3 tips to improve bass fishing with topwater frogs

Hollow-body frogs are great lures, but even better with these tips

This time of year, a good chunk of many bodies of fish-holding water are covered in surface weeds. Lily pads and alligator grass are two of the main surface plants that can make bass fishing difficult. Any lure with a treble hook is useless in these circumstances, and even weedless-rigged soft plastic worms foul easily on the retrieve. This water is ripe for bass though, so anglers don’t want to pass up a shot at catching fish here. Thanks to a certain lure, they don’t have to.

The best lure option—and perhaps the only lure option—for this situation is the hollow-body frog. These frogs are designed to ride on top of the vegetation, and the hooks point up and back into the body, keeping them from snagging onto the weeds. It is, by fishing lure standards, a super weedless option, and almost anyone who has retrieved one across floating vegetation has stories of massive water explosions and lures getting knocked 3-feet into the air. Unfortunately, many of those same anglers complain that they’ve never been able to consistently land the bass that have been sending their frogs skyward. Three tips from a few fans of hollow-body frogs can help those anglers increase their hookup ratios when using these lures.

One of the biggest tips comes from SCDNR biologist Scott Lamprecht, who has a unique perspective on fishing. He knows the biology behind what makes fish bite, and he also loves to fish as a hobby. He said anglers fishing hollow-body frogs should follow the 80-20 rule. “Eighty percent of the bass you catch in heavily weeded water will come in a 20-foot area,” he said. That 20-foot area, according to Lamprecht will come in the 10-foot edge of the weeds and the 10-feet of clear water that borders the weeds.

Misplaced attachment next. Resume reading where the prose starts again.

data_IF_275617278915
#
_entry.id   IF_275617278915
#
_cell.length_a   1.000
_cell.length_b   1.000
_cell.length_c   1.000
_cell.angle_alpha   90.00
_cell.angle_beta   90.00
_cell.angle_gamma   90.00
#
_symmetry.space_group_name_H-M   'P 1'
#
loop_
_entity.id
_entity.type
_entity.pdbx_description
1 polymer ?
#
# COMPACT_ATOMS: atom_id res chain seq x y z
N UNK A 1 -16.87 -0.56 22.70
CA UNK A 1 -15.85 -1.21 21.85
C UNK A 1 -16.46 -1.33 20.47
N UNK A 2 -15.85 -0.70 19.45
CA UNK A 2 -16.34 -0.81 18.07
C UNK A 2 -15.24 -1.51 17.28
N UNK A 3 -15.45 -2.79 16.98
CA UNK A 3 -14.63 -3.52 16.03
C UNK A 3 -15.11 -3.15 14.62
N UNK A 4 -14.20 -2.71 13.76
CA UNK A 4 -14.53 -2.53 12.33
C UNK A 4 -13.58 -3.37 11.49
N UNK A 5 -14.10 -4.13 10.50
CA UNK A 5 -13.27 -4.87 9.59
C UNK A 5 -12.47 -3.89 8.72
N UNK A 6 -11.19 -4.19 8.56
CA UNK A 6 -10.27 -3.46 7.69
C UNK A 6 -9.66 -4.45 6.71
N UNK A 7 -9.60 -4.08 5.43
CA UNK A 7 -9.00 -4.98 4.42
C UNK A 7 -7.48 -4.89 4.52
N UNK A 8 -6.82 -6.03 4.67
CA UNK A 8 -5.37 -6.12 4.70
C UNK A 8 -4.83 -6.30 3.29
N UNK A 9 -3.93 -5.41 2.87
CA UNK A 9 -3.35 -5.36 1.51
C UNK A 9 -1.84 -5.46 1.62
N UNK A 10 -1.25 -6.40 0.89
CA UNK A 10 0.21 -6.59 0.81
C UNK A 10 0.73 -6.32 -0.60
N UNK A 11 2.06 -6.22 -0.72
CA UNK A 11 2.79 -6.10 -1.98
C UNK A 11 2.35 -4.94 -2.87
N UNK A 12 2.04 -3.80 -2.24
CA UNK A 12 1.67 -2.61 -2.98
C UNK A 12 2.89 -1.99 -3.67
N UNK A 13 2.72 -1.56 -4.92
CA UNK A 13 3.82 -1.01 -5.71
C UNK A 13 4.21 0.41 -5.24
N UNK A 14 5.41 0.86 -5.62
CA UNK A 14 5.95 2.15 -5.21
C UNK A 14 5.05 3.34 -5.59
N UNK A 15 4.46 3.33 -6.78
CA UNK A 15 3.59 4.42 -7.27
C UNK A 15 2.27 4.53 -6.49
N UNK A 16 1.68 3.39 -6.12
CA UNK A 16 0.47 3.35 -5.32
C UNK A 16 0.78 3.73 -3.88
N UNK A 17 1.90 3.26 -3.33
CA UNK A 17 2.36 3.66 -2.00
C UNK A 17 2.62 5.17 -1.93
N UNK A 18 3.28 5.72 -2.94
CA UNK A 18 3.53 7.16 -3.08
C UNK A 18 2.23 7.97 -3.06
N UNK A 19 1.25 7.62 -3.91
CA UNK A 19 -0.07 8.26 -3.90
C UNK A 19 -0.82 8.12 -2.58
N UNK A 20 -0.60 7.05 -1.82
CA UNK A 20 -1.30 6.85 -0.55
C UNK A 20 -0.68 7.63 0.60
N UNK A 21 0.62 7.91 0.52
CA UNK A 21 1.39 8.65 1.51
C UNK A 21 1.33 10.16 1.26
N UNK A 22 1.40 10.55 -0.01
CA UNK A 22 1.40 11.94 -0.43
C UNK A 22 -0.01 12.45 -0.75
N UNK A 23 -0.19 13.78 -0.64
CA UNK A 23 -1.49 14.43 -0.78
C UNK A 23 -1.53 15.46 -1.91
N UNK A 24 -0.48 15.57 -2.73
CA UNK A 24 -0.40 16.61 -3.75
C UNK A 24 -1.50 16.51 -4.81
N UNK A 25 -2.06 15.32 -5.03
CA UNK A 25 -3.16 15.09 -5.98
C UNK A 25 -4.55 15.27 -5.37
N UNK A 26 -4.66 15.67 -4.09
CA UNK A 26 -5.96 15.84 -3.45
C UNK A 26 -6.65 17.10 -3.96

Hollow-body frog lures work where most others don’t stand a chance

“You could also call it the 10-10 rule, because the majority of your catches will come in that 10 feet of lily pads and the 10 feet just beyond the lily pads. Many anglers give up on their retrieve as soon as their frog clears the lily pads, but that’s a mistake. A lot of bass will follow the frog out, staying underwater and then hitting the lure in the clearing,” said Lamprecht.

Brett Collins from Ridgeway, SC catches plenty of bass on Lake Wateree using hollow-body frogs in the grass. His tip is to use heavy-duty line. “I use at least 65-pound braided line when fishing this way, and that is not overkill. You are going to hook a big largemouth one day, and even though it certainly won’t weight 65-pounds, it will wrap you around every bit of vegetation it can, and the weight of the slop you reel in along with that bass will break some strong line. This is no place for 15-pound test line,” said Collins.

The third tip comes from Daniel Sbrocco of Jacksonville, NC, who said anglers should not shy away from casting into weedy areas that you know are too thick for a bass to eat through. “I love to find a creek that is just choked up with weed mats so thick that the tops aren’t even wet. I’ve told myself a million times, “there’s no way a bass can see the frog through that, much less eat it,” he said. “And every time I tell myself that, I make a cast there. Sometimes, nothing, but more often than you’d think, BAM! one comes smashing through the grass,” said Sbrocco, adding that these areas are usually where the biggest bass live. “Most of these fish have probably never seen a fishing lure because nobody will cast to weeds that thick.”

About Brian Cope 2800 Articles
Brian Cope is the editor of Carolina Sportsman. He has won numerous awards for his writing, photography, and videography. He is a retired Air Force combat communications technician, and has a B.A. in English Literature from the University of South Carolina. You can reach him at brianc@carolinasportsman.com.

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